For more than a decade now, the homeless have been visible on the streets of U.S. cities, and the problem persists despite most Americans' desire to get them help. Low-cost housing, often presented as the solution, would help the homeless who are just down on their luck. But most homeless individuals have one or more serious disabilities—disabilities that, in fact, may be part of the reason they're homeless. For them, housing alone would be far from enough.
Housing Now! That was the cry of tens of thousands of people who marched on Washington one day last October to demand that the federal government act to end what they passionately regard as a national disgrace—the plight of the homeless in affluent America.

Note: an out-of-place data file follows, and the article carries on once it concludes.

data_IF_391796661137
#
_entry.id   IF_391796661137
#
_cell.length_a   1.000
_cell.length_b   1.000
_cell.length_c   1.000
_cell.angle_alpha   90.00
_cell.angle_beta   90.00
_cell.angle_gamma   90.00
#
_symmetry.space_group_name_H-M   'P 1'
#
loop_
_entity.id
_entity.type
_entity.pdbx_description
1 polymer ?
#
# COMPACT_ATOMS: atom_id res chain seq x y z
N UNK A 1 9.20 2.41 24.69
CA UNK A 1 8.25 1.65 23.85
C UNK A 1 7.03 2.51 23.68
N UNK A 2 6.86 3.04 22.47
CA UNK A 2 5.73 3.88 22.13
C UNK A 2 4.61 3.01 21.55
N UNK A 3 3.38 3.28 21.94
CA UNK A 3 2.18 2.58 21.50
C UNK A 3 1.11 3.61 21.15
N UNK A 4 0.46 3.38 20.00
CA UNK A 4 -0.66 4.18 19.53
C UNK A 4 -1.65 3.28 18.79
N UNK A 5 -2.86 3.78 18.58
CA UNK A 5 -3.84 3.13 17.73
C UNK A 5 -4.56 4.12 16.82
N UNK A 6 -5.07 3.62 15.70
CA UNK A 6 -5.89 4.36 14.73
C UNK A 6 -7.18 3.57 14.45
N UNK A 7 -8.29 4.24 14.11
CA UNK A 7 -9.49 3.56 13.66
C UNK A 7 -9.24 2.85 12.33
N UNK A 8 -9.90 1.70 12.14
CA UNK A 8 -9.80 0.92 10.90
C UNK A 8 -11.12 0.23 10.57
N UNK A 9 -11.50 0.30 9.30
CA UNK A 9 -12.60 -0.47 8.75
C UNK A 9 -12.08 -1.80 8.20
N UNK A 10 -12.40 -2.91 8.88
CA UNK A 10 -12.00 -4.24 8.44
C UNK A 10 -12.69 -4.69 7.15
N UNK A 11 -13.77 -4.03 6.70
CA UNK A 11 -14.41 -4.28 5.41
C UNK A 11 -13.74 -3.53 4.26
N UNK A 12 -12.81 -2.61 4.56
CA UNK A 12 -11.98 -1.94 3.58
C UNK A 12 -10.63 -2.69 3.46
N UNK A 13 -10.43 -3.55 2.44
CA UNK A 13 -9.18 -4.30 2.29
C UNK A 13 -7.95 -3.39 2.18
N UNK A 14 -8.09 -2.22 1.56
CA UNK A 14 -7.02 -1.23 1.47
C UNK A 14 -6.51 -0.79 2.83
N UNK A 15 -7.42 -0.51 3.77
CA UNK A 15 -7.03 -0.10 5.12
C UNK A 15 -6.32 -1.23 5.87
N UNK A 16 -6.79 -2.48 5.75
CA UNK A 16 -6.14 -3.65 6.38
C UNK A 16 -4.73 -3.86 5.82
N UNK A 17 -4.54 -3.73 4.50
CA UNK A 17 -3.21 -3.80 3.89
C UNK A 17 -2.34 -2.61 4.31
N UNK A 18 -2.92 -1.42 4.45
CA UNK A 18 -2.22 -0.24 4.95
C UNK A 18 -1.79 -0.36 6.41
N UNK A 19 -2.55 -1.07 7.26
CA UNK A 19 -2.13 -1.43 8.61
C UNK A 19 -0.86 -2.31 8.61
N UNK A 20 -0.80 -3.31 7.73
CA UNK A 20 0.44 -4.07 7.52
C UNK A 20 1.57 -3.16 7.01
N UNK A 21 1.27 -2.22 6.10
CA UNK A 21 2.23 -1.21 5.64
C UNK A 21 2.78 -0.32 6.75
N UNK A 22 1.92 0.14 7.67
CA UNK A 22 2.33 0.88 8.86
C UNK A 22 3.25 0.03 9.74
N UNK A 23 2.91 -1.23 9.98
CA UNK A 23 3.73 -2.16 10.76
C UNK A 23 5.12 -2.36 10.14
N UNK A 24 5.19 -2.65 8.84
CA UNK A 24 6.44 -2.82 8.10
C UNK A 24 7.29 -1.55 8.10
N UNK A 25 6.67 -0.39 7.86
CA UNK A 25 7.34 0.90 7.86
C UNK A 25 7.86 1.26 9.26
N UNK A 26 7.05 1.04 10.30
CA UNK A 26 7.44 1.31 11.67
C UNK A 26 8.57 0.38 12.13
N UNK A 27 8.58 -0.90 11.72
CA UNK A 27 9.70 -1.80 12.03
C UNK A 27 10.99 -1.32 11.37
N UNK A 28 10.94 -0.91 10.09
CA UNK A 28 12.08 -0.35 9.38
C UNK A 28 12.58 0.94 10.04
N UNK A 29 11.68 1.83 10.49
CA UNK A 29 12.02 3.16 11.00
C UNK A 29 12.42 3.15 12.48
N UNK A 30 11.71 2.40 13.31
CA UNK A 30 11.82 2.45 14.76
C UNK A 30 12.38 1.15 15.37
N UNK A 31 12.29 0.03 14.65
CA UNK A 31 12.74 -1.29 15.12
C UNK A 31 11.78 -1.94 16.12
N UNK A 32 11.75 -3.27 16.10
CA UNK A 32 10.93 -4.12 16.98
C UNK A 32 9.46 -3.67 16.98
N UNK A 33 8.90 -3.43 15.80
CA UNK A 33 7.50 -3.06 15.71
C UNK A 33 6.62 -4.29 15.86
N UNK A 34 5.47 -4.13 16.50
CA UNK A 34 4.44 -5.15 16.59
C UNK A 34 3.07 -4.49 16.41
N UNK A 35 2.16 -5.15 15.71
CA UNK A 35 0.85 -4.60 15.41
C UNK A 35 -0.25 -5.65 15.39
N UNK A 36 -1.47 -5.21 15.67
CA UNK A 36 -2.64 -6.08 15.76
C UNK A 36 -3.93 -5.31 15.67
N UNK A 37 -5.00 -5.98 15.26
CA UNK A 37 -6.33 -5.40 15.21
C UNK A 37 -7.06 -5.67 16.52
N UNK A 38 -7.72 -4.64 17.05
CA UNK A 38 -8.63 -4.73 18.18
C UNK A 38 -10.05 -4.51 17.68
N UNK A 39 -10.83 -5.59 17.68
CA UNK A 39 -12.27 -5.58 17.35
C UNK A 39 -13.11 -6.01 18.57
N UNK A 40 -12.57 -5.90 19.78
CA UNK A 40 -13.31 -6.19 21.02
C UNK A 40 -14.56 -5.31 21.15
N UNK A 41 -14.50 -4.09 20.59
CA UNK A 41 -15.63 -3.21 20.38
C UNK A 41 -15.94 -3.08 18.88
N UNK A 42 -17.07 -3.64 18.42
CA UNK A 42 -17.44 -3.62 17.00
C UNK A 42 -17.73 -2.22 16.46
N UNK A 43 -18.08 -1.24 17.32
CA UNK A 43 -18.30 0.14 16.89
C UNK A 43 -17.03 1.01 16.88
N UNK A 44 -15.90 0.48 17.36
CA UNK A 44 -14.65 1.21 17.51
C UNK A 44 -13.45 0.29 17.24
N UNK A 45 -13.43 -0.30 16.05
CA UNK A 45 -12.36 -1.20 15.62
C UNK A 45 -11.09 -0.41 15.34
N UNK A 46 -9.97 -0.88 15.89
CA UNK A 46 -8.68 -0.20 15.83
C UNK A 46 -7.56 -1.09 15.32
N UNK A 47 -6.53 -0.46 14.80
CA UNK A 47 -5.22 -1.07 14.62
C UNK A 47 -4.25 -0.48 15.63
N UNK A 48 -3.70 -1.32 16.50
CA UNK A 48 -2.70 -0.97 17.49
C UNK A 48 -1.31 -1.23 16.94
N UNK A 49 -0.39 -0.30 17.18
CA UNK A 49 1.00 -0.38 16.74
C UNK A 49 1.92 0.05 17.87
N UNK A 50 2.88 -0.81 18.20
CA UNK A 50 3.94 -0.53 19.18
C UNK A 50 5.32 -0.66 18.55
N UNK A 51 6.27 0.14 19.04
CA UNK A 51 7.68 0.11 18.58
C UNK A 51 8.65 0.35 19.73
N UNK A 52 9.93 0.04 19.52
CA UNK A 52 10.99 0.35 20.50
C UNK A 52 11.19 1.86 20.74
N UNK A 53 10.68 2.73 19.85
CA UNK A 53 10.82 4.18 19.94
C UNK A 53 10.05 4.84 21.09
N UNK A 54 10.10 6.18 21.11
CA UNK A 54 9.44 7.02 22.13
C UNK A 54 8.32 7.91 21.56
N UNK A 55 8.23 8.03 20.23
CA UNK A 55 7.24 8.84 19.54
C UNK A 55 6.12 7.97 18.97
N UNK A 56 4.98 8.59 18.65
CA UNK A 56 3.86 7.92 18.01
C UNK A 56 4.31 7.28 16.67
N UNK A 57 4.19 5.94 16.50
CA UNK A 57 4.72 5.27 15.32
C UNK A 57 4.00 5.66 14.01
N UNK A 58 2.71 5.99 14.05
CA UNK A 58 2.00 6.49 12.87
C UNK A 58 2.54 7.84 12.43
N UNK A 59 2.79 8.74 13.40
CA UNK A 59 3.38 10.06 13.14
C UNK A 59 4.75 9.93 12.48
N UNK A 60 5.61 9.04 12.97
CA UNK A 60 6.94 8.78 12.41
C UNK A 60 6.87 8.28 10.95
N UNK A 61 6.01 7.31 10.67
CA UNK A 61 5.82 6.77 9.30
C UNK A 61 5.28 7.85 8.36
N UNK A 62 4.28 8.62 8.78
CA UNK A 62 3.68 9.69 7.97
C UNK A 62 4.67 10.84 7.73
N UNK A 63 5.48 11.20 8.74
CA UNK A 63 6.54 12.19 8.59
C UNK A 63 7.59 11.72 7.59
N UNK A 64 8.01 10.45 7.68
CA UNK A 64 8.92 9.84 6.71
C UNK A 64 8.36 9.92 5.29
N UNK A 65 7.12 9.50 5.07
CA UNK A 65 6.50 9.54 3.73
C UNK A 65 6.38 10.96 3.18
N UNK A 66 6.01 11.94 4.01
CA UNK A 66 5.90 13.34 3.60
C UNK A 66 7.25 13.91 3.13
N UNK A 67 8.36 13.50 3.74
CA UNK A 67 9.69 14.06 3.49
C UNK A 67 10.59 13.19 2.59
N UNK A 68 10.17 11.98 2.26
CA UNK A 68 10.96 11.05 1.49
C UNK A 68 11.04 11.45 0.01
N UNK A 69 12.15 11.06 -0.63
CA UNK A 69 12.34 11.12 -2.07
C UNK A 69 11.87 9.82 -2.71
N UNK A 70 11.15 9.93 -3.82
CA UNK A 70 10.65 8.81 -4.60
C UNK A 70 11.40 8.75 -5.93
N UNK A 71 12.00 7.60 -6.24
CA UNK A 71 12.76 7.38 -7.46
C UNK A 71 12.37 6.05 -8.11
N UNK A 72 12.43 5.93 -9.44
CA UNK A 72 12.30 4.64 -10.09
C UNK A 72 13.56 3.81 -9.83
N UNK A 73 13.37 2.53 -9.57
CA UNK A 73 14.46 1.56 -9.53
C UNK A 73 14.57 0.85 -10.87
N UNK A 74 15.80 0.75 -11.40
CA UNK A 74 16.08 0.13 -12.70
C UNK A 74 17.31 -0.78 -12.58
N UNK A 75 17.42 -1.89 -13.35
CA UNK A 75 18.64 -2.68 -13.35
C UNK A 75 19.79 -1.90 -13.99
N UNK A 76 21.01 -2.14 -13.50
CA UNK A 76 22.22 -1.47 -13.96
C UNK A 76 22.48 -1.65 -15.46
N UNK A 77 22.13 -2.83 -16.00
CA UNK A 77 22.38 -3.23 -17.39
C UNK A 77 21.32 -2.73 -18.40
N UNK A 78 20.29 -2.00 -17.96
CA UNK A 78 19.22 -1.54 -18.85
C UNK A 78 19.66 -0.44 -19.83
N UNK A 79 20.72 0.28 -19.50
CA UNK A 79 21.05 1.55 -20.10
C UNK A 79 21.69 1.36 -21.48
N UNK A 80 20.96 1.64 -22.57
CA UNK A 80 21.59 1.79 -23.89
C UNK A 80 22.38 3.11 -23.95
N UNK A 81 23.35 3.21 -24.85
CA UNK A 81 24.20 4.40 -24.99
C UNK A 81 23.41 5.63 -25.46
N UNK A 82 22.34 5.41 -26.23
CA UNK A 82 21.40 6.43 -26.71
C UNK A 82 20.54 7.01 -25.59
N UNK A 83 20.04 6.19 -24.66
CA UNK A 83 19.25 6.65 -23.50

Most Americans generally agree with the demonstrators. They want to help the homeless, too. A Gallup Poll that same month indicated that nearly 60 percent of the public favored increased government spending on programs for the homeless, even if it meant higher taxes. And when higher taxes weren't mentioned, the percentage favoring more government spending on programs for the homeless increased to 71.
Widespread homelessness has been evident in America's cities now for more than a decade. No one really knows for sure exactly how many hundreds of thousands of homeless people there are but, despite all efforts to help them, their number has apparently continued to grow.